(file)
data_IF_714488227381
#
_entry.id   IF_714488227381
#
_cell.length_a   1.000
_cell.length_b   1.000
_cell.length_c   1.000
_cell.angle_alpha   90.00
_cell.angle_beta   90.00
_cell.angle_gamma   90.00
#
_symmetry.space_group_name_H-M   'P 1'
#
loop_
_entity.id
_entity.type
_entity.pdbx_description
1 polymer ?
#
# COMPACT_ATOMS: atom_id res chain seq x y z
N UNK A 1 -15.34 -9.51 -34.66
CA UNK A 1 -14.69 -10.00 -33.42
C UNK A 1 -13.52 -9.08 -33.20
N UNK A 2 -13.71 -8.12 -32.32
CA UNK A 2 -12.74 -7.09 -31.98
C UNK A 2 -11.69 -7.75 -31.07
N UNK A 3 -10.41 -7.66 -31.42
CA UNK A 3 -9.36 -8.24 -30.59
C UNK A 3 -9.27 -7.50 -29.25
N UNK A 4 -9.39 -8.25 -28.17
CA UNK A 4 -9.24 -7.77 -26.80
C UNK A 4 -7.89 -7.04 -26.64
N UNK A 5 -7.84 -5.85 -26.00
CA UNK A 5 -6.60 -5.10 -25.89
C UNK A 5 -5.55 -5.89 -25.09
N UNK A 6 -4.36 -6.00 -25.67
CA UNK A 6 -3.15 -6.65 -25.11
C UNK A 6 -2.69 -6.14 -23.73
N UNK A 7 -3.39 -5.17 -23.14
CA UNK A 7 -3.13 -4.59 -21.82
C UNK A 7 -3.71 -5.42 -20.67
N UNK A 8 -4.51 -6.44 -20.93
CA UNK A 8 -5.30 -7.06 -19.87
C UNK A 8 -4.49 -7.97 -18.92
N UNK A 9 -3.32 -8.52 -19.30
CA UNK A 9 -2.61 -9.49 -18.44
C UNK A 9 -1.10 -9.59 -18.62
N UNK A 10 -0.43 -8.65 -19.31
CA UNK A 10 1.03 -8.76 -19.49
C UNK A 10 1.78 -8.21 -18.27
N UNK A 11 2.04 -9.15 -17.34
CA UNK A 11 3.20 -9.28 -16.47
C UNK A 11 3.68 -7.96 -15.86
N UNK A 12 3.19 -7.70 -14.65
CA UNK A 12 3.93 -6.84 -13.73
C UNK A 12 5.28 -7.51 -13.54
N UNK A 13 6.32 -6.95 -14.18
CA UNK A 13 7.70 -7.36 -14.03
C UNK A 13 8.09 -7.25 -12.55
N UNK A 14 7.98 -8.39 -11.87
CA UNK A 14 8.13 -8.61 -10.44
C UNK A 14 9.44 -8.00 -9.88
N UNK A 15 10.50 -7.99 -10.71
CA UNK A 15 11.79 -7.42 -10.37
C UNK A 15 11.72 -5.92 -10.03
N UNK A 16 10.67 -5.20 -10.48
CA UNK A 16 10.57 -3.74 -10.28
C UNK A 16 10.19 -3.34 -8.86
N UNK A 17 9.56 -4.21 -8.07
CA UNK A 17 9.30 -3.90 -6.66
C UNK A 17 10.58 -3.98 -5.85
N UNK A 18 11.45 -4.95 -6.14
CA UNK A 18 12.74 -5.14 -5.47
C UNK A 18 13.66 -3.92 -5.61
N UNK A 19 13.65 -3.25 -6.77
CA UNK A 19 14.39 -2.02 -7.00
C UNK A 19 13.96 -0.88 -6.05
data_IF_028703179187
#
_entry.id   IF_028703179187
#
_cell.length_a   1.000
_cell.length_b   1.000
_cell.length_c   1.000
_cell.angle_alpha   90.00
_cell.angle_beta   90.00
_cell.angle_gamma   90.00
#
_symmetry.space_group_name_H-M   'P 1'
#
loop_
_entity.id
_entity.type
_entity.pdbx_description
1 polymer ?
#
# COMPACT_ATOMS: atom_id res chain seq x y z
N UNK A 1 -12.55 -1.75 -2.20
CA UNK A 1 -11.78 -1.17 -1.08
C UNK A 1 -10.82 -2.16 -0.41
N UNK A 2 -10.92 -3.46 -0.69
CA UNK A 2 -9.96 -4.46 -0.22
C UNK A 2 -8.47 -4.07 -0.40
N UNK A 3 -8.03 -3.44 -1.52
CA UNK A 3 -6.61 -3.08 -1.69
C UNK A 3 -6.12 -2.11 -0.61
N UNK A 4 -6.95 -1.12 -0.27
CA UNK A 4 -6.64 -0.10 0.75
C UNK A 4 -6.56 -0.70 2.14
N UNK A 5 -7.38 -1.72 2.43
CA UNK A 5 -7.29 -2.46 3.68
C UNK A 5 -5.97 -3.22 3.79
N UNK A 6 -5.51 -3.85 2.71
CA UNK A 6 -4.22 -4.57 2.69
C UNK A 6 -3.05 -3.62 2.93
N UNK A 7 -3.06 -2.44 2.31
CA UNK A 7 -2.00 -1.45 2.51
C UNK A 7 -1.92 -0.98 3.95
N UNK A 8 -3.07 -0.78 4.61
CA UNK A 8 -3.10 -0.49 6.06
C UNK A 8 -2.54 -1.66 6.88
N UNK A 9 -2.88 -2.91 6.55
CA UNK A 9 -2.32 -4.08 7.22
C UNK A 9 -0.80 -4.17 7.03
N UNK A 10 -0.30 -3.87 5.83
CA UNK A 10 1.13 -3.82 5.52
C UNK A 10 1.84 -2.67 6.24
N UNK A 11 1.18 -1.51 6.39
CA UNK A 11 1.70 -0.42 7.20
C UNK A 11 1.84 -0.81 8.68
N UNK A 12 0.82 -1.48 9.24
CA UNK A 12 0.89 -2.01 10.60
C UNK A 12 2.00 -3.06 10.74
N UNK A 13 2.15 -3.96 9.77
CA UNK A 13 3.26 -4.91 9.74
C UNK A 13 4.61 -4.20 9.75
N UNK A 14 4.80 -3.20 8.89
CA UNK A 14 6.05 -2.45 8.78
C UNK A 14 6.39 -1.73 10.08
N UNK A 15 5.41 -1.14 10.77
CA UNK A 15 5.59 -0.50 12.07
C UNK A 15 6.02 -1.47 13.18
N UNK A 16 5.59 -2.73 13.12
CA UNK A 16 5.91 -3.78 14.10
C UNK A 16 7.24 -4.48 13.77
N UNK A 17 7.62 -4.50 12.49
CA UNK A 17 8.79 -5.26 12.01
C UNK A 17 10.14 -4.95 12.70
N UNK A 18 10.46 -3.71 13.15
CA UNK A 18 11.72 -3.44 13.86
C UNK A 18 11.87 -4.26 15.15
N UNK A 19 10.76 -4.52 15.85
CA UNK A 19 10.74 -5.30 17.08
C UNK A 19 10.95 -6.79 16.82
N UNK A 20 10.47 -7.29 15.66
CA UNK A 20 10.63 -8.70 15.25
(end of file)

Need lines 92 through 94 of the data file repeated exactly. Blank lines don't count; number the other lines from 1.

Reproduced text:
_entity.id
_entity.type
_entity.pdbx_description